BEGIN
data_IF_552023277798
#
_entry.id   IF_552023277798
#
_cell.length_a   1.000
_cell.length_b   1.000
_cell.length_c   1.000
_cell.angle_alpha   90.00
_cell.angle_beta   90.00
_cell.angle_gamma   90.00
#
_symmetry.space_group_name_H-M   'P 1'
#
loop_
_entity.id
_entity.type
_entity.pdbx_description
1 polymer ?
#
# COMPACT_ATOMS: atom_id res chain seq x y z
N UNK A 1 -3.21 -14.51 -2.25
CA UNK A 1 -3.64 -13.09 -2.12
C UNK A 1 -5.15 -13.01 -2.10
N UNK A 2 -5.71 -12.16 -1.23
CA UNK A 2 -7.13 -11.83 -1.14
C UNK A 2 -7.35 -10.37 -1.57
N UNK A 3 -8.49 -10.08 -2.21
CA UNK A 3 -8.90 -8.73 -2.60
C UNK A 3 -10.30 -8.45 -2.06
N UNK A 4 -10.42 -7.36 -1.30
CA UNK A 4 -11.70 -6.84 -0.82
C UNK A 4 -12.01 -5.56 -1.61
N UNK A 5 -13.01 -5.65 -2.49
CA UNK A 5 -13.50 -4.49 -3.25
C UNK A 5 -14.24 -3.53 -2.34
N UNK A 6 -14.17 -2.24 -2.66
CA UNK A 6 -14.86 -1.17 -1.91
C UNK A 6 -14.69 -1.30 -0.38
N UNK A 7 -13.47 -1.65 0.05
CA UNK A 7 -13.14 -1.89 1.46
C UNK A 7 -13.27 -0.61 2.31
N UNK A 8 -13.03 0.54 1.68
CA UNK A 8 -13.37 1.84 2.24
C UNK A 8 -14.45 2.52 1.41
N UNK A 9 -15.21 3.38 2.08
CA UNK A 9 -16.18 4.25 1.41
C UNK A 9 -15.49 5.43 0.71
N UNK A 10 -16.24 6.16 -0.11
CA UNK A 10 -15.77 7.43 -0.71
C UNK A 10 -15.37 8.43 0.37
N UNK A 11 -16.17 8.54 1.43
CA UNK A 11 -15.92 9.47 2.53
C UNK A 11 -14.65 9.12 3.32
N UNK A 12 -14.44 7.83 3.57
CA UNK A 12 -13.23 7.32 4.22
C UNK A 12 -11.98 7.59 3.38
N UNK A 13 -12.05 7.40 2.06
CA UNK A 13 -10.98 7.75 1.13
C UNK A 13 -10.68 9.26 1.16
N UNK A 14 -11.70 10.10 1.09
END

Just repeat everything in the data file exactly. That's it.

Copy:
data_IF_552023277798
#
_entry.id   IF_552023277798
#
_cell.length_a   1.000
_cell.length_b   1.000
_cell.length_c   1.000
_cell.angle_alpha   90.00
_cell.angle_beta   90.00
_cell.angle_gamma   90.00
#
_symmetry.space_group_name_H-M   'P 1'
#
loop_
_entity.id
_entity.type
_entity.pdbx_description
1 polymer ?
#
# COMPACT_ATOMS: atom_id res chain seq x y z
N UNK A 1 -3.21 -14.51 -2.25
CA UNK A 1 -3.64 -13.09 -2.12
C UNK A 1 -5.15 -13.01 -2.10
N UNK A 2 -5.71 -12.16 -1.23
CA UNK A 2 -7.13 -11.83 -1.14
C UNK A 2 -7.35 -10.37 -1.57
N UNK A 3 -8.49 -10.08 -2.21
CA UNK A 3 -8.90 -8.73 -2.60
C UNK A 3 -10.30 -8.45 -2.06
N UNK A 4 -10.42 -7.36 -1.30
CA UNK A 4 -11.70 -6.84 -0.82
C UNK A 4 -12.01 -5.56 -1.61
N UNK A 5 -13.01 -5.65 -2.49
CA UNK A 5 -13.50 -4.49 -3.25
C UNK A 5 -14.24 -3.53 -2.34
N UNK A 6 -14.17 -2.24 -2.66
CA UNK A 6 -14.86 -1.17 -1.91
C UNK A 6 -14.69 -1.30 -0.38
N UNK A 7 -13.47 -1.65 0.05
CA UNK A 7 -13.14 -1.89 1.46
C UNK A 7 -13.27 -0.61 2.31
N UNK A 8 -13.03 0.54 1.68
CA UNK A 8 -13.37 1.84 2.24
C UNK A 8 -14.45 2.52 1.41
N UNK A 9 -15.21 3.38 2.08
CA UNK A 9 -16.18 4.25 1.41
C UNK A 9 -15.49 5.43 0.71
N UNK A 10 -16.24 6.16 -0.11
CA UNK A 10 -15.77 7.43 -0.71
C UNK A 10 -15.37 8.43 0.37
N UNK A 11 -16.17 8.54 1.43
CA UNK A 11 -15.92 9.47 2.53
C UNK A 11 -14.65 9.12 3.32
N UNK A 12 -14.44 7.83 3.57
CA UNK A 12 -13.23 7.32 4.22
C UNK A 12 -11.98 7.59 3.38
N UNK A 13 -12.05 7.40 2.06
CA UNK A 13 -10.98 7.75 1.13
C UNK A 13 -10.68 9.26 1.16
N UNK A 14 -11.70 10.10 1.09